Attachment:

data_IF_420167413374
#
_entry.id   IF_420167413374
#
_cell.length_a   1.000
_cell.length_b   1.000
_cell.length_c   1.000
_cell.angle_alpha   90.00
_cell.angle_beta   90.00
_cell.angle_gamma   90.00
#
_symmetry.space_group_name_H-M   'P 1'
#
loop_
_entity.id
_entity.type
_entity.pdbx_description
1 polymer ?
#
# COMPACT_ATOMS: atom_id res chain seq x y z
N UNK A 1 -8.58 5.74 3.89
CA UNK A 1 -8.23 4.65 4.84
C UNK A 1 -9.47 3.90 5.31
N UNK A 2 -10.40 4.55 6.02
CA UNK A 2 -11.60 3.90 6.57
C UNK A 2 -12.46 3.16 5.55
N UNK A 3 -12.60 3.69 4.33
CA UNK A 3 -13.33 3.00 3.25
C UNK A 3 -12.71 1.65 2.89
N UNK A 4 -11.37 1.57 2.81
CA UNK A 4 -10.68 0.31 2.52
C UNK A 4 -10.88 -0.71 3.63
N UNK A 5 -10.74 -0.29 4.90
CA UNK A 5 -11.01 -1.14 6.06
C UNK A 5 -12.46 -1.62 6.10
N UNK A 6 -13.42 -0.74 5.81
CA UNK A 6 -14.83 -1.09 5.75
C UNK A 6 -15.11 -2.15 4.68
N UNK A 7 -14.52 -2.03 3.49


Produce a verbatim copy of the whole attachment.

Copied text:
data_IF_420167413374
#
_entry.id   IF_420167413374
#
_cell.length_a   1.000
_cell.length_b   1.000
_cell.length_c   1.000
_cell.angle_alpha   90.00
_cell.angle_beta   90.00
_cell.angle_gamma   90.00
#
_symmetry.space_group_name_H-M   'P 1'
#
loop_
_entity.id
_entity.type
_entity.pdbx_description
1 polymer ?
#
# COMPACT_ATOMS: atom_id res chain seq x y z
N UNK A 1 -8.58 5.74 3.89
CA UNK A 1 -8.23 4.65 4.84
C UNK A 1 -9.47 3.90 5.31
N UNK A 2 -10.40 4.55 6.02
CA UNK A 2 -11.60 3.90 6.57
C UNK A 2 -12.46 3.16 5.55
N UNK A 3 -12.60 3.69 4.33
CA UNK A 3 -13.33 3.00 3.25
C UNK A 3 -12.71 1.65 2.89
N UNK A 4 -11.37 1.57 2.81
CA UNK A 4 -10.68 0.31 2.52
C UNK A 4 -10.88 -0.71 3.63
N UNK A 5 -10.74 -0.29 4.90
CA UNK A 5 -11.01 -1.14 6.06
C UNK A 5 -12.46 -1.62 6.10
N UNK A 6 -13.42 -0.74 5.81
CA UNK A 6 -14.83 -1.09 5.75
C UNK A 6 -15.11 -2.15 4.68
N UNK A 7 -14.52 -2.03 3.49